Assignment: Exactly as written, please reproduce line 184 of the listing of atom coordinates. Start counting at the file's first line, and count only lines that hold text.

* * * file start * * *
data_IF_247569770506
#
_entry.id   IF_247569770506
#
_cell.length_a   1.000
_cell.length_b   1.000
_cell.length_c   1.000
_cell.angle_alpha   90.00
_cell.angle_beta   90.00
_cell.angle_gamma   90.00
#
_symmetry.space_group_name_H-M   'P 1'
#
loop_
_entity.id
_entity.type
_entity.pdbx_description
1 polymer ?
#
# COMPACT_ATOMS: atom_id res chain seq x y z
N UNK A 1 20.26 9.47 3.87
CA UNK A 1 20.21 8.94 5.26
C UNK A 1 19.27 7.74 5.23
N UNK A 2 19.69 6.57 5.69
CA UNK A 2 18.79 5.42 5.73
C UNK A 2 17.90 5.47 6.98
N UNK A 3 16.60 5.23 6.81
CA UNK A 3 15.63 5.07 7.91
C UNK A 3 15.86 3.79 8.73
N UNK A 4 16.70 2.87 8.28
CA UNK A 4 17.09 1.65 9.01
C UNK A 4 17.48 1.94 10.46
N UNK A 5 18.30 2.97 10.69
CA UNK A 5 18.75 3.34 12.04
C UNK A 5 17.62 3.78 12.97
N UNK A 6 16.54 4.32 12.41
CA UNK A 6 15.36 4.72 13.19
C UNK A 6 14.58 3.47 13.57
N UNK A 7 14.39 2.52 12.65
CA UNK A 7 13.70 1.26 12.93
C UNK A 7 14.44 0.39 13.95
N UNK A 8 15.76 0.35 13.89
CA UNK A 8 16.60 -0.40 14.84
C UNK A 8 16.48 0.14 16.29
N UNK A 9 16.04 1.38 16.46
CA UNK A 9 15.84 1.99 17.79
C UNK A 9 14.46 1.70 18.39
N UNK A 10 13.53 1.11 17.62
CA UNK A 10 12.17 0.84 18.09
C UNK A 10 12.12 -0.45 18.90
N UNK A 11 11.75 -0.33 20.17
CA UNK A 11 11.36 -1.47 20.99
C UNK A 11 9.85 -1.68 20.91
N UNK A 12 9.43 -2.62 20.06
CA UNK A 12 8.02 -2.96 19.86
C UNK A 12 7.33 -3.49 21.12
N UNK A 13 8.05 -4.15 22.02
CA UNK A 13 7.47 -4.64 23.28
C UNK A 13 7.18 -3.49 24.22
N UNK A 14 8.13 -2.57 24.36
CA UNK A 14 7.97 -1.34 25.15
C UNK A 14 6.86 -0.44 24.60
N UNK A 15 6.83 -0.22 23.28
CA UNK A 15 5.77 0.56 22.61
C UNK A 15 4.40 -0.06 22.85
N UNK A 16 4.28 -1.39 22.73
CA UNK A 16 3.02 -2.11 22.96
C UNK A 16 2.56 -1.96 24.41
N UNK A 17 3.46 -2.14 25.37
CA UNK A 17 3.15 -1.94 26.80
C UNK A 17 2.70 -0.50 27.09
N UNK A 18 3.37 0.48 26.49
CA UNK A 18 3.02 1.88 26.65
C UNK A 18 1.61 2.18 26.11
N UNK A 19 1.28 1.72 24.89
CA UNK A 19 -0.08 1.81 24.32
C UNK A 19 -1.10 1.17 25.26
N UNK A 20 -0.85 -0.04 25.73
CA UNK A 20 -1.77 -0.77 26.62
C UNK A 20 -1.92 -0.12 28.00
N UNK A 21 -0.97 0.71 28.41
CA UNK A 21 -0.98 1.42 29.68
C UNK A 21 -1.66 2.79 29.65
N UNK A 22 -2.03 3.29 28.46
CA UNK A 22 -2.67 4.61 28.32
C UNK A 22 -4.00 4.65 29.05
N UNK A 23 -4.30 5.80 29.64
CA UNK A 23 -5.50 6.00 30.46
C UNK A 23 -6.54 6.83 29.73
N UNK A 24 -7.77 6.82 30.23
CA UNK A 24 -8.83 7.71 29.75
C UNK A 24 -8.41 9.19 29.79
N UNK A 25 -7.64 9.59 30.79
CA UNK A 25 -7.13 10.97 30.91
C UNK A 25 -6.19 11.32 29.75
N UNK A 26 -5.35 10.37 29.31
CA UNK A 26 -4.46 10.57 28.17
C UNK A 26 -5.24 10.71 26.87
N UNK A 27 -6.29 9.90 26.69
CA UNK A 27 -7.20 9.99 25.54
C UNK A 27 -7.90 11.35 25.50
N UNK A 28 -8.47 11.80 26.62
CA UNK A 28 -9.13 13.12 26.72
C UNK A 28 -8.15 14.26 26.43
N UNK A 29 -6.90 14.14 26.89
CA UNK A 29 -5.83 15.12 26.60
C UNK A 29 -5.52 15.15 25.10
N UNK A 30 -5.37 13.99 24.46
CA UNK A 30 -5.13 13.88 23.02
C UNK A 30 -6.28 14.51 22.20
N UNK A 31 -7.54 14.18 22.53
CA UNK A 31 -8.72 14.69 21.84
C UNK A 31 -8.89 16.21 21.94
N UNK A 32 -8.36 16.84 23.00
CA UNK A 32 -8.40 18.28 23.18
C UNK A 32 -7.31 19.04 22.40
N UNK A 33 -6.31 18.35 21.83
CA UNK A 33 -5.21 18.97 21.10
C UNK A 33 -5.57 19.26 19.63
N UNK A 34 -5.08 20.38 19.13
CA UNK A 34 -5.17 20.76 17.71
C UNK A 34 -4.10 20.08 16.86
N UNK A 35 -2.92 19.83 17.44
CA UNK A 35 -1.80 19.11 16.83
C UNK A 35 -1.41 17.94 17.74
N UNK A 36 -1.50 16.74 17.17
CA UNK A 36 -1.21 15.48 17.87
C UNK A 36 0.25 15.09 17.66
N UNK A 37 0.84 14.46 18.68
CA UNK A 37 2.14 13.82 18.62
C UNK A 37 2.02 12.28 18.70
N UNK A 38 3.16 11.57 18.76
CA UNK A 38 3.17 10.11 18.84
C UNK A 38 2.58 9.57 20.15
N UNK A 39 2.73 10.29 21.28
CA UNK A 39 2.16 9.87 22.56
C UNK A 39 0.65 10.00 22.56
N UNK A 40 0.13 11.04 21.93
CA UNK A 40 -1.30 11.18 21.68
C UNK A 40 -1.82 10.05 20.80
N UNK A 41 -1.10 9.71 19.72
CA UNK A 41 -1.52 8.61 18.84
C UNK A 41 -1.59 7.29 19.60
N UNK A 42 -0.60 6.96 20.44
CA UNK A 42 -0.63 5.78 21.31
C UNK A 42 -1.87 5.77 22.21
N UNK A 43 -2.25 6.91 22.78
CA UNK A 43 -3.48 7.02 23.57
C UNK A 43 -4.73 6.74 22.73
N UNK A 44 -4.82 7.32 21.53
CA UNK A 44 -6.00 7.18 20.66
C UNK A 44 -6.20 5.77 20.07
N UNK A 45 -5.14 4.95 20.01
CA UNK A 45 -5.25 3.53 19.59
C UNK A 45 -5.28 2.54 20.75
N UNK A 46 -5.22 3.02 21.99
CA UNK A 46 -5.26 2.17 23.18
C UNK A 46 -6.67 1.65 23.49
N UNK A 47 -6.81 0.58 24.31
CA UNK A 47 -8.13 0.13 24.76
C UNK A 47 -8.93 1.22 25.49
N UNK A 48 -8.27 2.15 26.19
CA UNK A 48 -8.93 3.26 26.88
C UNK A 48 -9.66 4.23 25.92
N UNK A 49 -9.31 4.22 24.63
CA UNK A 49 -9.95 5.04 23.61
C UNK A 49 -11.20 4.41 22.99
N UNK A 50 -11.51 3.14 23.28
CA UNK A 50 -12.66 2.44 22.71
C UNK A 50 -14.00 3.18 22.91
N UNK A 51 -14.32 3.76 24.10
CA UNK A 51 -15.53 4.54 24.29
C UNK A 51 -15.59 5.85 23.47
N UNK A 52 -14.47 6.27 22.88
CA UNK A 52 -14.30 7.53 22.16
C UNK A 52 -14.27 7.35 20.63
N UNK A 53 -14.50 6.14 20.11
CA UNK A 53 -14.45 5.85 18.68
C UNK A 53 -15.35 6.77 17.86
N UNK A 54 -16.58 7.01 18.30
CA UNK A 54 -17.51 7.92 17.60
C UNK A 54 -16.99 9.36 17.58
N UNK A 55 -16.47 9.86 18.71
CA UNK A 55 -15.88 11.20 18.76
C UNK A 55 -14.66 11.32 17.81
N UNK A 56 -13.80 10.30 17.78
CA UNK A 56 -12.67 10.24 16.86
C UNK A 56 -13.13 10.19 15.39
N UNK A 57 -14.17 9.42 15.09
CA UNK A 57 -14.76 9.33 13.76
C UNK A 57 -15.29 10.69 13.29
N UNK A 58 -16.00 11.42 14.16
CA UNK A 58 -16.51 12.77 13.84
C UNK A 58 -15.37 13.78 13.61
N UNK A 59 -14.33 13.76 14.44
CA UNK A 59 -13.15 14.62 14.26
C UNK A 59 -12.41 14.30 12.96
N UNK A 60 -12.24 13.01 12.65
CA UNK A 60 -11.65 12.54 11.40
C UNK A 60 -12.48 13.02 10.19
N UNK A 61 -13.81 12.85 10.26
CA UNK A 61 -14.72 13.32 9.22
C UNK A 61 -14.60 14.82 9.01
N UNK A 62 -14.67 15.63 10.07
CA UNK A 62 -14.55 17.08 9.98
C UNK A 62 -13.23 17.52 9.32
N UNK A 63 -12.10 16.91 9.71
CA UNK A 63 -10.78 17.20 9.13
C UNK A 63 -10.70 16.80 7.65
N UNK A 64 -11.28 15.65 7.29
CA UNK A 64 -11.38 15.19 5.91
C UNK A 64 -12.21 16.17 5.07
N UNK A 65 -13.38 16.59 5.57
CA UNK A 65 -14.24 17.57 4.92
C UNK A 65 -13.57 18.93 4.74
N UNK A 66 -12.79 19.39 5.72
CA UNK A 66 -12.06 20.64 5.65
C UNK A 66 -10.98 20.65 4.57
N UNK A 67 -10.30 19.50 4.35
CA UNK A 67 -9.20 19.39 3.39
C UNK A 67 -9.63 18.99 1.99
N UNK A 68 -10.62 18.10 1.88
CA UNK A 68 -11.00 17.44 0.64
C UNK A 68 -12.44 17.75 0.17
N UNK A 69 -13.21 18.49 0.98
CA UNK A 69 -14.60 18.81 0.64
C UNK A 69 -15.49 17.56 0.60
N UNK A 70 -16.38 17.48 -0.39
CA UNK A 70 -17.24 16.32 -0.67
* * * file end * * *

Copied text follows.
CA UNK A 55 -15.88 11.20 18.76